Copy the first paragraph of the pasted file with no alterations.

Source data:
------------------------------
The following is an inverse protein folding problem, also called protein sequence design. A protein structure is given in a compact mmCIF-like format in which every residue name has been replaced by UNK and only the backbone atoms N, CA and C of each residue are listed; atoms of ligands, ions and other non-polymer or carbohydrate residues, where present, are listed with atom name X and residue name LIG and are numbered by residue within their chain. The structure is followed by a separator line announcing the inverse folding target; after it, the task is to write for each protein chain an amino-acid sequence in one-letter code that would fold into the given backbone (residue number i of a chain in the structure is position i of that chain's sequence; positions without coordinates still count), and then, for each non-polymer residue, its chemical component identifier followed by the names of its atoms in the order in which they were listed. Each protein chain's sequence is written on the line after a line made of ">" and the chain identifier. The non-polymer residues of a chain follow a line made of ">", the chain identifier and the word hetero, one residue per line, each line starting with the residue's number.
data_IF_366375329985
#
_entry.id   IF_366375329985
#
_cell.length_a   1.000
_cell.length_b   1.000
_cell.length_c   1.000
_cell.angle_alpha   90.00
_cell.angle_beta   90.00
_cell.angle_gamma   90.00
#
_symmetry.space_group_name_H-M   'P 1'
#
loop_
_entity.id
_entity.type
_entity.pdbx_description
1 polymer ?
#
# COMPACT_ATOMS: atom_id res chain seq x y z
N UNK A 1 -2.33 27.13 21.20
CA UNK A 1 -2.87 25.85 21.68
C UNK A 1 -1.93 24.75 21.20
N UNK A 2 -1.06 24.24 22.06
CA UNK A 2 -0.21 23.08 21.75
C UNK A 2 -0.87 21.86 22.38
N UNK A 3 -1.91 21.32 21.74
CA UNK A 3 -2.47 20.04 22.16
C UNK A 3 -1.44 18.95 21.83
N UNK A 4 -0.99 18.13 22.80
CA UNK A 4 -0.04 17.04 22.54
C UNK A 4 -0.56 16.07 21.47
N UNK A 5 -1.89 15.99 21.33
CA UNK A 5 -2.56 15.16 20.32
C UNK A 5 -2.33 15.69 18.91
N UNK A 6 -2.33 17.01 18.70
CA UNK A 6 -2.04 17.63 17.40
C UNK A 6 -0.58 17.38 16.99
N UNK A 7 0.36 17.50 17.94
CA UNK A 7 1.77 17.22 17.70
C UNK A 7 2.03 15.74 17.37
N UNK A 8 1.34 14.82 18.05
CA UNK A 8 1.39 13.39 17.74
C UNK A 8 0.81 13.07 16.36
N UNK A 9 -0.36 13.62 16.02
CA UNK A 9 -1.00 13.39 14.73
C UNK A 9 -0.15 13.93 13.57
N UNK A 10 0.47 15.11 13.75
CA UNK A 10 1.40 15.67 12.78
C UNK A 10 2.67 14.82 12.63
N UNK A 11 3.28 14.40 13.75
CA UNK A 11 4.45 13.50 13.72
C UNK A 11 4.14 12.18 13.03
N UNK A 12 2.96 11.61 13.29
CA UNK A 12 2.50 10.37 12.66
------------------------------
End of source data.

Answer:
The following is an inverse protein folding problem, also called protein sequence design. A protein structure is given in a compact mmCIF-like format in which every residue name has been replaced by UNK and only the backbone atoms N, CA and C of each residue are listed; atoms of ligands, ions and other non-polymer or carbohydrate residues, where present, are listed with atom name X and residue name LIG and are numbered by residue within their chain. The structure is followed by a separator line announcing the inverse folding target; after it, the task is to write for each protein chain an amino-acid sequence in one-letter code that would fold into the given backbone (residue number i of a chain in the structure is position i of that chain's sequence; positions without coordinates still count), and then, for each non-polymer residue, its chemical component identifier followed by the names of its atoms in the order in which they were listed. Each protein chain's sequence is written on the line after a line made of ">" and the chain identifier. The non-polymer residues of a chain follow a line made of ">", the chain identifier and the word hetero, one residue per line, each line starting with the residue's number.